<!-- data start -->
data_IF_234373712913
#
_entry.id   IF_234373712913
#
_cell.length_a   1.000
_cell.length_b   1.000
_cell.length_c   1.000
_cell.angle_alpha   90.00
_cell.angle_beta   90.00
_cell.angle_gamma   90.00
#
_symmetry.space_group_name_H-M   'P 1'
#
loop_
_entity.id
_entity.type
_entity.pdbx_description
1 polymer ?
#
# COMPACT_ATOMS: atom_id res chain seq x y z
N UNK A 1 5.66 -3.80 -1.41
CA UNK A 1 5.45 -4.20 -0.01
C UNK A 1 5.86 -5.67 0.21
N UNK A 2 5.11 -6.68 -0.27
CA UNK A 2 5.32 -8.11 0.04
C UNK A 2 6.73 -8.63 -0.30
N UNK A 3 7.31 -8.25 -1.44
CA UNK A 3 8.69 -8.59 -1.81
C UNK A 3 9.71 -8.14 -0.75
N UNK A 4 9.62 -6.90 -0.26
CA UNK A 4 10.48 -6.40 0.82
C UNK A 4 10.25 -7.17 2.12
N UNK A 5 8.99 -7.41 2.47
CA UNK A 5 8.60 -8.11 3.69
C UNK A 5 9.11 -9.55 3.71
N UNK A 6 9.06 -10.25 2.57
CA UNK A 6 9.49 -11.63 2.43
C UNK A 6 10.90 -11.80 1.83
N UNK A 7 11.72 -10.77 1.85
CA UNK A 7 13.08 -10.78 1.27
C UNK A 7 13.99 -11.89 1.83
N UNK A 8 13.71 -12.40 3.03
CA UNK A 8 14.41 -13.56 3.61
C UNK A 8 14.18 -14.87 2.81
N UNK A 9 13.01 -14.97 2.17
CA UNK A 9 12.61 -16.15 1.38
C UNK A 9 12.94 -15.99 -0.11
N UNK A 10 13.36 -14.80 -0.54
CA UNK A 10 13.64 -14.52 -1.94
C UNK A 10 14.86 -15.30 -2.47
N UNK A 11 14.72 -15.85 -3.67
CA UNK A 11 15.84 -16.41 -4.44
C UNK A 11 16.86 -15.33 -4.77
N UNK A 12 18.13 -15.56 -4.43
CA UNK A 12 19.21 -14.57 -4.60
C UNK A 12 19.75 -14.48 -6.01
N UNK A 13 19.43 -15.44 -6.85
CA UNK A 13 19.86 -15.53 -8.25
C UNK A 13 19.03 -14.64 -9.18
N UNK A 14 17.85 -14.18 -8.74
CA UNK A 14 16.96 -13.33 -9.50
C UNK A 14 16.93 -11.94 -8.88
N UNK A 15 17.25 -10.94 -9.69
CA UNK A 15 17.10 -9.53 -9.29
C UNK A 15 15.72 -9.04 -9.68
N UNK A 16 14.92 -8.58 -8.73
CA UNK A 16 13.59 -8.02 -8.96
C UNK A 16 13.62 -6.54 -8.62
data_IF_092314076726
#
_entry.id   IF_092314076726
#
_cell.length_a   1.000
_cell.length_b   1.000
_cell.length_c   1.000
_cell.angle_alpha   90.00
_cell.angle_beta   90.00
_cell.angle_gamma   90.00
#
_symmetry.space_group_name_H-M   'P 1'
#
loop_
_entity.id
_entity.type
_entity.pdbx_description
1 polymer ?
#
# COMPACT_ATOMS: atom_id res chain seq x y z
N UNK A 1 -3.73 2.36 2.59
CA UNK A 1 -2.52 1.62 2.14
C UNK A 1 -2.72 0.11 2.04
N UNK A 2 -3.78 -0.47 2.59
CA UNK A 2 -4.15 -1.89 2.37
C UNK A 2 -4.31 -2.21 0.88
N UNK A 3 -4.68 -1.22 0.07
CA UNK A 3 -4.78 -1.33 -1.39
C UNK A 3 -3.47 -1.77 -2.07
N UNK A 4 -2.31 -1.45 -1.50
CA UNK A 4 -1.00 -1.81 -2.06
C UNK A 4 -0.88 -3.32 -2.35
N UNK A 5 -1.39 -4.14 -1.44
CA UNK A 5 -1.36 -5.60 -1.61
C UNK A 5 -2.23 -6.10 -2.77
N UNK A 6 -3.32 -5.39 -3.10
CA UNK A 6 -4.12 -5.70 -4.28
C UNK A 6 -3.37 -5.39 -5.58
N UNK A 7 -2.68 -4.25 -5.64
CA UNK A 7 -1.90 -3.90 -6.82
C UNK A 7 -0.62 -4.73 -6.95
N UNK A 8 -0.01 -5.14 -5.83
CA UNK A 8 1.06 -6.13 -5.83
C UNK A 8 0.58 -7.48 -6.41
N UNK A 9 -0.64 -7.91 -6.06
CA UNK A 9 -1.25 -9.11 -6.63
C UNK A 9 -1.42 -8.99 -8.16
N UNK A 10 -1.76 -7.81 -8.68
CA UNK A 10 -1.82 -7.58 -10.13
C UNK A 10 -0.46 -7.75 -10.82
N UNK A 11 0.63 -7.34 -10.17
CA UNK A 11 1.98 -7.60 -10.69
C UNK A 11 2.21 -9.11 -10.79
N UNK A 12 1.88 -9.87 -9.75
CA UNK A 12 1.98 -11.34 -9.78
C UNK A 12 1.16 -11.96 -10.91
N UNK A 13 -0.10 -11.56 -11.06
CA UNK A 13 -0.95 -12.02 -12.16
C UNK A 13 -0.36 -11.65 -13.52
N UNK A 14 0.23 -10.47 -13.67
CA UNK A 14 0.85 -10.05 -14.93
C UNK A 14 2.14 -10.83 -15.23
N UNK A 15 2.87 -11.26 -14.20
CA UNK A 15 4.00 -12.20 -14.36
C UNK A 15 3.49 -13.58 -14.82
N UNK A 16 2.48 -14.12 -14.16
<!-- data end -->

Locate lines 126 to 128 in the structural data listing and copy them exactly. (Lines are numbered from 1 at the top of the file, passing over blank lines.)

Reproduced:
CA UNK A 13 -0.95 -12.02 -12.16
C UNK A 13 -0.36 -11.65 -13.52
N UNK A 14 0.23 -10.47 -13.67